The Great Outdoors

PLOT (spoiler alert!!!):

Chicagoan Chester “Chet” Ripley (Candy), his wife, Connie (Faracy), and their two sons, Buckley “Buck” (Young) and Ben (Giatti), are on vacation at a lake resort in Pechoggin, Wisconsin during the summer. All is going as planned until Connie’s sister, Kate (Bening), Kate’s investment broker husband, Roman Craig (Aykroyd), and their twin daughters, Mara and Cara (Rebecca and Hilary Gordon), crash the vacation.

Ghost stories at the family BBQ include one of a man-eating grizzly bear that Chet met face-to-face when he was younger. Chet says that while he and Connie were honeymooning at the same lake, he was attacked by a giant grizzly bear. When Chet fired at it with a shotgun, the buckshot shaved the hair off the top of the bear’s head and from that day on, it was known as the ‘Bald-Headed Bear’ of Claire County.

After Roman pulls Chet around the lake on an impromptu water ski ride with his rented speedboat, tensions between families erupt. Chet is ready to pack up and go home, even as teenager Buck tries to romance local girl, Cammie (Deakins). The budding romance goes well until Chet is challenged to eat the Old 96’er (a 96-ounce steak) at a family dinner which causes Buck to break the date. Buck tries to apologize to Cammie for being late, but Cammie refuses to speak to him.

Connie and Kate bond at a local bar when the conversation drifts to Kate’s challenges of being wealthy. Later, just at the peak of tension between families, it emerges that Roman has made a bad investment and is broke. He has not told Kate and was planning to hit up Chet for the cash.

Later, during a thunderstorm, the twins wander off and fall into a mine shaft. Chet and Roman eventually find them, but the claustrophobic Roman is reluctant to descend into the tiny mine shaft. After some encouragement from Chet, Roman summons up all his courage, while Chet goes in search of a rope to pull them out. Upon realizing that the mine is stocked with old dynamite, Roman takes his daughters and climbs out of the shaft on his own.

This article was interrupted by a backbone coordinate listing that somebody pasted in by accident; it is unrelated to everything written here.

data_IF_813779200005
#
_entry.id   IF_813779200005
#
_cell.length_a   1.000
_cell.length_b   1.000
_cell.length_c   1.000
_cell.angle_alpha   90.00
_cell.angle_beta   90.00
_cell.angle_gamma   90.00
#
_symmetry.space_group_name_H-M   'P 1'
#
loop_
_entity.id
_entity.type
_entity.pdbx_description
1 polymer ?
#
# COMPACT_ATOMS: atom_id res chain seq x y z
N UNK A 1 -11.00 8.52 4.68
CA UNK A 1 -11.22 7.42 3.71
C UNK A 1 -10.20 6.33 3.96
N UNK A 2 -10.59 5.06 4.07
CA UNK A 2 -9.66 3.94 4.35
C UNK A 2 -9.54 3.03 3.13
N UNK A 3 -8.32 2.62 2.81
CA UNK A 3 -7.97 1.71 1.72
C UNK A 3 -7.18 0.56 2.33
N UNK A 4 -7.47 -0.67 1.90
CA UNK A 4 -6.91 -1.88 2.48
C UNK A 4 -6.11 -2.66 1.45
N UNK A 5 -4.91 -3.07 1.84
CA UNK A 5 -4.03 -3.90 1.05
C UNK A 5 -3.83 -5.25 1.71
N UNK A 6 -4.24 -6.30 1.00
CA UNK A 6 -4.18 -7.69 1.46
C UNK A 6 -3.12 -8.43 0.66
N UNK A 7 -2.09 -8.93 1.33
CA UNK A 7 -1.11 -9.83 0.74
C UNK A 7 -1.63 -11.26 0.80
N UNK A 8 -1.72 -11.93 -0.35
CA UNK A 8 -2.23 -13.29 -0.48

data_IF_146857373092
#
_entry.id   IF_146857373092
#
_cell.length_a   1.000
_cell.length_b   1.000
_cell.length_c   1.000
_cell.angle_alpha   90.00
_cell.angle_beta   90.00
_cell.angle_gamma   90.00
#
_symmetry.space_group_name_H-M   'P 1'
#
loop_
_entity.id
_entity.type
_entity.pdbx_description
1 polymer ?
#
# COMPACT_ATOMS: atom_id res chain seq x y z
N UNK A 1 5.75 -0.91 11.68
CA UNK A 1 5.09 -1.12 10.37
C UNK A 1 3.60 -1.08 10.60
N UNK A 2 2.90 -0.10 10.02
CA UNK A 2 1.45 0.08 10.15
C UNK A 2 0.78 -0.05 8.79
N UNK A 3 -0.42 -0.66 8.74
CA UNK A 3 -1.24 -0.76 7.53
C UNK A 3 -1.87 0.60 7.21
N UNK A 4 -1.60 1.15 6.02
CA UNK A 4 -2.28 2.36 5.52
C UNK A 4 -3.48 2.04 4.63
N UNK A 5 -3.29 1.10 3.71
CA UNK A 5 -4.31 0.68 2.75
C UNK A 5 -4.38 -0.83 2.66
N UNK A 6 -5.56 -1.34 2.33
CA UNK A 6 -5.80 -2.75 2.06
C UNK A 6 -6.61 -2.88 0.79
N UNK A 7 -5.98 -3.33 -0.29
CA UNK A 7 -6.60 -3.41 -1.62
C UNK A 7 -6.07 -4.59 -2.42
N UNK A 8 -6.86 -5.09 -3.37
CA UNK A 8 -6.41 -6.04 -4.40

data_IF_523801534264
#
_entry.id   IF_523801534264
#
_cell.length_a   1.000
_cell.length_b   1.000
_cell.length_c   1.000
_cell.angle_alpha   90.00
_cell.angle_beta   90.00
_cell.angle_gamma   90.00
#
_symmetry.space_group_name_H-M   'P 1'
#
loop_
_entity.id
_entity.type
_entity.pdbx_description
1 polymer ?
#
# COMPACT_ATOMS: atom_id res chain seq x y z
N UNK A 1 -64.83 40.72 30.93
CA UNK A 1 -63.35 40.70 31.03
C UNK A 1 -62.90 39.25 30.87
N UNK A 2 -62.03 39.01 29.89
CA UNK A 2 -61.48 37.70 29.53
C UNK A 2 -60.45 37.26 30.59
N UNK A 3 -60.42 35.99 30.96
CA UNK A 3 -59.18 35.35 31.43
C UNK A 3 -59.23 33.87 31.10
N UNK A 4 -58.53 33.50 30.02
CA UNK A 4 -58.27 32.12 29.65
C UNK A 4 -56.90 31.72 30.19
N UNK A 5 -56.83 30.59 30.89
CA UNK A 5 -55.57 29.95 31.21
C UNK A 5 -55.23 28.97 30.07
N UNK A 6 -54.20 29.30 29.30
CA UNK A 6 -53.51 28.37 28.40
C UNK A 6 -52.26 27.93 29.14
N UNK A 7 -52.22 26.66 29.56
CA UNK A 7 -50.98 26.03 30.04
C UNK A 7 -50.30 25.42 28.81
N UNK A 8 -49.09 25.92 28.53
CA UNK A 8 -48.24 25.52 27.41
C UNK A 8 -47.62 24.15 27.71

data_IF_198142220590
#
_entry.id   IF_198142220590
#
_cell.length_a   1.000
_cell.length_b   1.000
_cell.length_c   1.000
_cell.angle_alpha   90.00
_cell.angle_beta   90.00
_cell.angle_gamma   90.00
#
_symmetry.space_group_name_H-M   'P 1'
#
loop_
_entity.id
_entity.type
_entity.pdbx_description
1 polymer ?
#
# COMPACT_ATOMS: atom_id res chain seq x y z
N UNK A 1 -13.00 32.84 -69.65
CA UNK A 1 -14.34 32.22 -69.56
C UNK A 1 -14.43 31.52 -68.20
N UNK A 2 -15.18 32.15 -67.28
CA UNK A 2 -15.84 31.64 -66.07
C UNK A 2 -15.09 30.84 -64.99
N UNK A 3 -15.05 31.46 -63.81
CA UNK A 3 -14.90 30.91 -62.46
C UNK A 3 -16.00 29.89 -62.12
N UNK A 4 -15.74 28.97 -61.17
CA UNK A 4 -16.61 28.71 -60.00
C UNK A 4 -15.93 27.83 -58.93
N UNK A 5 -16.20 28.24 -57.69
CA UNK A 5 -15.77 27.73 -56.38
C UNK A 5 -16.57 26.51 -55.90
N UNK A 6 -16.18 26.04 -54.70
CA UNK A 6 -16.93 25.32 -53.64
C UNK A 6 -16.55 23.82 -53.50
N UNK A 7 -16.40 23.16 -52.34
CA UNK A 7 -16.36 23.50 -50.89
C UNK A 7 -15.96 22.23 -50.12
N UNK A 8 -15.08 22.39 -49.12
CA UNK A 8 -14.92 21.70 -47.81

When Chet returns with the rope, he is horrified to discover the ‘Bald-Headed Bear’, lurking in the mine. It chases him back to his house, smashes through the door, and rampages through the house. Wally (Prosky), the cabin owner, bursts into the house with a loaded shotgun. Chet takes the gun and shoots the bear’s rear end, blowing off the fur and leaving the bear’s bottom exposed. Roaring in embarrassment, the bear runs out of the house.

The next morning, the two families part on good terms. Unbeknownst to Chet, Connie has invited Roman’s family to stay with them until they can get back on his feet. Cammie and Buck make up and end their summer romance, as Buck and his family head back to Chicago.


Well, if the 80s knew about anything, it was buddy movies and family vacations. The Great Outdoors takes these two popular elements, merges them together, and then lets John Candy and Dan Aykroyd so their thing, along with some mischievous raccoons. Is the final product a piece of entertainment or schlock?

What is this about?

Chet Ripley takes his family to a lakeside resort for a quiet vacation away from it all. When his brother-in-law Roman shows up with his family, Mother Nature steps in to add her two cents.

What did I like?